Augsburg URGO students often leave our campus with large dreams of affecting change in the world around them. Two such students are Will Matchett PhD ’13 and Brittany Kimball MD ’13. These alumni pursued different career paths in STEM that are directly shaping healthcare in our current COVID world.
Will Matchett, PhD
Matchett, who graduated from Augsburg with a B.S. in Biology and a B.A. in Chemistry, took a gap year in 2013 before pursuing a Ph.D. in Virology and Gene Therapy from the Mayo Graduate School of Biomedical Sciences. He now works as a postdoctoral researcher at the University of Minnesota, where he will spend 3-5 years acquiring training that will allow him to run his own lab someday. His current research revolves around COVID, infecting cells from the bronchial tube with the virus that causes COVID to understand what types of cells are being infected and what happens to them at a molecular level. This line of work directly affects the creation of new therapies for COVID, which in turn makes Matchett’s work at the lab relevant to all our lives.
Matchett was undecided about his major when he came to Augsburg, but upon taking an entry-level science course, he realized the subject was a passion that could lead to a future career. He found a home in the biology department and utilized multiple campus resources to affirm this science career path. The Strommen Center provided career exams that gave insight into what job sectors fit Matchett best, while his research experiences with URGO and the Mayo Clinic confirmed his skill and desire to be a scientist. One gap year and Ph.D. later, Matchett is working to be a leader in science, hoping to one day teach at a small university like Augsburg. His best pieces of advice to undergraduates? Get involved with research outside the classroom to know whether a science career fits you, and most importantly, listen to URGO and the other resources available to you on campus.
Brittany Kimball, MD
While Matchett studied biology at Augsburg, Kimball studied alongside him with a different career path in mind. Her dream since 17 years old was to be a doctor, inspired by her mother’s work as a nurse. Her time at Augsburg was shaped by volunteering opportunities with the Campus Kitchen and Health Commons, as well as a research opportunity in bioethics at Mayo Clinic. After graduating with a B.S. in Biology from Augsburg, Kimball attended medical school at the Mayo Clinic School of Medicine and is currently in her third year of residency at the University of Minnesota in Internal Medicine and Pediatrics. After residency, she’d like to pursue a fellowship in hematology/oncology, but her current work is being colored by the world’s COVID environment.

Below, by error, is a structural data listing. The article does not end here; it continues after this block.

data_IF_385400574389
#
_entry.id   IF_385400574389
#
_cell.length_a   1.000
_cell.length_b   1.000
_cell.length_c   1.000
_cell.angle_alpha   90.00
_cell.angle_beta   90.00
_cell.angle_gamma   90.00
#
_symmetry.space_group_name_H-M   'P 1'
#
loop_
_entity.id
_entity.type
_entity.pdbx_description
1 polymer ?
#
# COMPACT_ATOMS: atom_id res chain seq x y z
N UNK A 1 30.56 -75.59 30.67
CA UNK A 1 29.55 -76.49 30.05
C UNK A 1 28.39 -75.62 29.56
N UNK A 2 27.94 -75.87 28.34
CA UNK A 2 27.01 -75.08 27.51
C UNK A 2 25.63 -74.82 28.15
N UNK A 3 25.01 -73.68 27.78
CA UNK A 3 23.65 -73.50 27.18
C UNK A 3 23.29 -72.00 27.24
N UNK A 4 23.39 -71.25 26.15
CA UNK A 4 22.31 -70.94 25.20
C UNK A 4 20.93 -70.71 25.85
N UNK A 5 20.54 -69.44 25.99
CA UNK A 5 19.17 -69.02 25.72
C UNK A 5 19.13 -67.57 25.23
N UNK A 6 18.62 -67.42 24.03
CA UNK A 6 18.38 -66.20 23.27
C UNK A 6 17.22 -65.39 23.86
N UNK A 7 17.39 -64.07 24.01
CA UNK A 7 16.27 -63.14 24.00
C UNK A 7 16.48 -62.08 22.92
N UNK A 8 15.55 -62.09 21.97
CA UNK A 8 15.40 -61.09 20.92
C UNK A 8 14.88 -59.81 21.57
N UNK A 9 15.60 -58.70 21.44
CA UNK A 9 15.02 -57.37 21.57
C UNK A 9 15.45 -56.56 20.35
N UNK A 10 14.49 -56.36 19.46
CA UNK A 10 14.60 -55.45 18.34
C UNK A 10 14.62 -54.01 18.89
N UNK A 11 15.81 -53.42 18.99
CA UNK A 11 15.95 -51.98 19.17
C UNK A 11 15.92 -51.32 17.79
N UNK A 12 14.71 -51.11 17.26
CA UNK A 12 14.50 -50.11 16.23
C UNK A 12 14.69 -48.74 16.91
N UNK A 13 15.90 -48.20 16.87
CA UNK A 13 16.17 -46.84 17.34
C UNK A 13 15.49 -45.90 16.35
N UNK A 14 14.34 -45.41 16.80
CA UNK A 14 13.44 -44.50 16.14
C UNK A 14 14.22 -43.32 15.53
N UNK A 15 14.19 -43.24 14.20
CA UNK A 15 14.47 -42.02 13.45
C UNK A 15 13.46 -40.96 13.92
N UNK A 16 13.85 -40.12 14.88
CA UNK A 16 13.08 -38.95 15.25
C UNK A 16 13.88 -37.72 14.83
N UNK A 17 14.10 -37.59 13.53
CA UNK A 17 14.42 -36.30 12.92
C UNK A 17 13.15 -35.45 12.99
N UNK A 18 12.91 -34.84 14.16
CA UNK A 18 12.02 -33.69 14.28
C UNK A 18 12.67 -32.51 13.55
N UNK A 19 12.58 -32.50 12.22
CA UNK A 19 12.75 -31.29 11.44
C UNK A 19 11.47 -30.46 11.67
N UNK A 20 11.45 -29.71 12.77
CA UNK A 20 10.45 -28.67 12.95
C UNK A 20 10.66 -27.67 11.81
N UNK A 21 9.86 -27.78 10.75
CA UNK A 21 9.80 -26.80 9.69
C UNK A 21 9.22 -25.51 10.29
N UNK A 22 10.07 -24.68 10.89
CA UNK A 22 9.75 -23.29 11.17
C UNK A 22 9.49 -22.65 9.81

The methods and practices of her residency look much different during a global pandemic. Kimball is on a constant learning curve, reading ever-changing literature about COVID and finding new ways to support patients in an environment where most human connection has had to be removed from the job. Virtual visits with outpatients have become a key part of her work, while also continuing to care for those in the hospital in the safest ways possible. To keep her resiliency in that environment, Kimball leans on her support system at home and diverts energy into finding new resources and ways to support her patients, aiming to give the highest standard of personable medical care during this difficult time. Her advice to students considering med school is to garner as many varied experiences as possible. “There are many parts that make up medicine,” reflects Kimball. “Make sure you explore all the parts.” Prospective med students should spend time around both research and community health.
Advice for Undergraduates
Both Matchett and Kimball recognize their undergraduate experiences are different than those available to current Auggies during a pandemic. However, they offer some suggestions for gaining important experience in this new, largely virtual environment.
For pre-med students, medicine is about connectedness and caring for the community.
- During COVID, be politically active (writing letters and researching issues).
- Do volunteer work for local community organizations.
- Get involved with Augsburg campus initiatives like Campus Kitchen or the Health Commons.
- Consider working as a contact tracer.
For researchers, continuing to gain perspective on research as a career is imperative.
- Reach out to scientists for informational interviews to learn about their experiences and gain insight on what their job is like.
- Seek out research opportunities such as academic year and summer research through URGO.
If you are a student interested in speaking with either Kimball or Matchett about their experiences, reach out to email@example.com to get connected.